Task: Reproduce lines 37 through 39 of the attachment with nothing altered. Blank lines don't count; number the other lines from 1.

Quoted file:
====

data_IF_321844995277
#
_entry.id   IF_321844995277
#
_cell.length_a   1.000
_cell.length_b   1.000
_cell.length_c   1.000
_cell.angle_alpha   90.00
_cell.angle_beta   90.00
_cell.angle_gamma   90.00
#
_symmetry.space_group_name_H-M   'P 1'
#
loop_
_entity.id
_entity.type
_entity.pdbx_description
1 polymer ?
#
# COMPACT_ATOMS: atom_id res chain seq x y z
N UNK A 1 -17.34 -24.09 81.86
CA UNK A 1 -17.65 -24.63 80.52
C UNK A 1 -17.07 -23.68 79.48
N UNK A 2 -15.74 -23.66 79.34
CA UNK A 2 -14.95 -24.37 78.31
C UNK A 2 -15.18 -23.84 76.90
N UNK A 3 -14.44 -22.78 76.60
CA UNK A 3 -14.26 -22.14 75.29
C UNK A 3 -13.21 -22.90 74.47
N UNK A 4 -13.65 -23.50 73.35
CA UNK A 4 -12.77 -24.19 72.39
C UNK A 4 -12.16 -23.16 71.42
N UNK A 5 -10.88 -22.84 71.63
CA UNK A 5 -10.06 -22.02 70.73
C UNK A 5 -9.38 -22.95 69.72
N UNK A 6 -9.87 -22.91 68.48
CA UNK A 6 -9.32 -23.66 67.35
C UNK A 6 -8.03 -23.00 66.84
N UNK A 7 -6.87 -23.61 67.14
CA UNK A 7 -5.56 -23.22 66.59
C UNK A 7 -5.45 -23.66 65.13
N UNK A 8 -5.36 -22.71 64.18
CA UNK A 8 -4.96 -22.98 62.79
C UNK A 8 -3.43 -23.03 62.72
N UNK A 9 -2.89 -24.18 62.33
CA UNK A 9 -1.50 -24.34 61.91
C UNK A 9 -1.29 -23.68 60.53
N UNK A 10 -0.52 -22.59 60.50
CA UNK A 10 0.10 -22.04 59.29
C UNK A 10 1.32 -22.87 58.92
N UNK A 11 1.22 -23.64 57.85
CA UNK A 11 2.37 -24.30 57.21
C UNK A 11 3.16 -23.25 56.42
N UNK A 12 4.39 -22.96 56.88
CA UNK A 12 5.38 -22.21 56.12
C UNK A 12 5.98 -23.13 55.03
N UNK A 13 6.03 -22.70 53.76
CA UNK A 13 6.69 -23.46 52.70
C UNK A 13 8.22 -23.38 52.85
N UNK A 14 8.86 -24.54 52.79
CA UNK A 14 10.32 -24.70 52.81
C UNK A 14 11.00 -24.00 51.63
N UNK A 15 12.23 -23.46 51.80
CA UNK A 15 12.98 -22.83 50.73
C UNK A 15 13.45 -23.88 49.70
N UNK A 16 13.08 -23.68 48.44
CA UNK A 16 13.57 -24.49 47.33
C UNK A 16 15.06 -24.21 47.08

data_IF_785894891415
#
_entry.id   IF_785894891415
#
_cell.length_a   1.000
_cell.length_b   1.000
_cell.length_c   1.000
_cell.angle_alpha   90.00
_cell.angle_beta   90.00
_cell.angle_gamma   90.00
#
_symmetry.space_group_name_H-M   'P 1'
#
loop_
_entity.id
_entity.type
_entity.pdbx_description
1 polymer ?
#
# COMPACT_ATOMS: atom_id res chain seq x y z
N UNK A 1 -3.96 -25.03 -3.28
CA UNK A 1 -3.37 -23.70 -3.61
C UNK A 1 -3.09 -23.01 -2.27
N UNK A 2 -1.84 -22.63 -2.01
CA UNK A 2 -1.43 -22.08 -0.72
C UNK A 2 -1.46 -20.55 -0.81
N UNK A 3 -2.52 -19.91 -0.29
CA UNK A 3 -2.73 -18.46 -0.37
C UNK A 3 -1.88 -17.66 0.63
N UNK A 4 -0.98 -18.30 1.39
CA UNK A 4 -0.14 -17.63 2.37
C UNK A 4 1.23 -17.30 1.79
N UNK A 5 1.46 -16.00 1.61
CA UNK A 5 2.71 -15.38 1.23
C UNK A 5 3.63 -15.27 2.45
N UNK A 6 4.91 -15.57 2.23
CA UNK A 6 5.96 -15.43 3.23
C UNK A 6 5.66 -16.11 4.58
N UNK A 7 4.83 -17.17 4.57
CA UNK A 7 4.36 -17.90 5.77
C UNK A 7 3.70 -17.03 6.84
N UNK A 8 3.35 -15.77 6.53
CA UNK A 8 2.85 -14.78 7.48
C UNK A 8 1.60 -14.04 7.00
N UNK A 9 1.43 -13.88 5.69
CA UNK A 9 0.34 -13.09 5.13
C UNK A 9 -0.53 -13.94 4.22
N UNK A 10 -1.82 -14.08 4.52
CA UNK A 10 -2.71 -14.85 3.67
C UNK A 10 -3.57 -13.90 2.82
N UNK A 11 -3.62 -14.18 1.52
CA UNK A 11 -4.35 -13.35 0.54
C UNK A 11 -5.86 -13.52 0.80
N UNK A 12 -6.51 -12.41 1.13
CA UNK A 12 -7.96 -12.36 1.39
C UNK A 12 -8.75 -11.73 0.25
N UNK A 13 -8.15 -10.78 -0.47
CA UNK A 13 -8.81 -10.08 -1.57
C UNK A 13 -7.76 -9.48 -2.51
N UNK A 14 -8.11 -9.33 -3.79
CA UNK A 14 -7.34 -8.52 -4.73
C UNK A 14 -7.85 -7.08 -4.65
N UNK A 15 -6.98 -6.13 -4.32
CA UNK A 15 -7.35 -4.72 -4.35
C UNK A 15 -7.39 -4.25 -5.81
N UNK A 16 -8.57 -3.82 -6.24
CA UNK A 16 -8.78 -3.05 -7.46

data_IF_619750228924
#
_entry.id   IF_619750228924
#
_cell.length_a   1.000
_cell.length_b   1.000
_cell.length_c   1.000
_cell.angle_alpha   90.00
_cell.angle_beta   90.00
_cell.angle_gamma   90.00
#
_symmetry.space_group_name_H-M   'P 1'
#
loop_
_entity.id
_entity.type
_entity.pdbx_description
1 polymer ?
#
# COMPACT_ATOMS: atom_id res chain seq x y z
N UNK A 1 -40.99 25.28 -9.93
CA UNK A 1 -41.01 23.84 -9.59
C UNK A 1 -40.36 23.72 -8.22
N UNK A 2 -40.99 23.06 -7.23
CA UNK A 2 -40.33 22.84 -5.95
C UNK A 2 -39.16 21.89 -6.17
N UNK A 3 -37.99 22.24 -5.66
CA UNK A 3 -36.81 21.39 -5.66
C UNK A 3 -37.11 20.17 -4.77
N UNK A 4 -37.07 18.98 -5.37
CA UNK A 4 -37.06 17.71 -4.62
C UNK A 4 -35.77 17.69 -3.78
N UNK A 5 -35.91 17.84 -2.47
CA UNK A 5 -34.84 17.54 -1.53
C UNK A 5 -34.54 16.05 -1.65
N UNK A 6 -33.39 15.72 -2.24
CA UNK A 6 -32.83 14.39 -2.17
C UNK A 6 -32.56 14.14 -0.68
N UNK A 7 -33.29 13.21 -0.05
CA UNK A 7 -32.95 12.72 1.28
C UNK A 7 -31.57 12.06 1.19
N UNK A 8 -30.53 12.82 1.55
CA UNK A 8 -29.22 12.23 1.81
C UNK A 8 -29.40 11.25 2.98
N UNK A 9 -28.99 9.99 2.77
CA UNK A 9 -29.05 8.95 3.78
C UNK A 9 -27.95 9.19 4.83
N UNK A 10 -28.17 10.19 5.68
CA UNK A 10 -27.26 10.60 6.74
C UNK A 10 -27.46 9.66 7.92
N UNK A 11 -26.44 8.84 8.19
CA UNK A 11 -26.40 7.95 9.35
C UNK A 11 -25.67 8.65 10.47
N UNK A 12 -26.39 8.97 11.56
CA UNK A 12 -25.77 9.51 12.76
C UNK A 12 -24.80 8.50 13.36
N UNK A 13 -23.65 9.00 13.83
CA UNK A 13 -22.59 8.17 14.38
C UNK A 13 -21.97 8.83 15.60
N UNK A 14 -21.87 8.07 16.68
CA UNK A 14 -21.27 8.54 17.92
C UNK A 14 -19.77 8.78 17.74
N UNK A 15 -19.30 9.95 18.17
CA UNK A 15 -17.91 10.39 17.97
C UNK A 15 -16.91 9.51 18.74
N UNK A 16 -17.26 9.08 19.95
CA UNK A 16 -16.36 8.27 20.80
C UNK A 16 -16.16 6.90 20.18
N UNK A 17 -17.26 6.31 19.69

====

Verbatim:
CA UNK A 6 -9.32 -23.66 67.35
C UNK A 6 -8.03 -23.00 66.84
N UNK A 7 -6.87 -23.61 67.14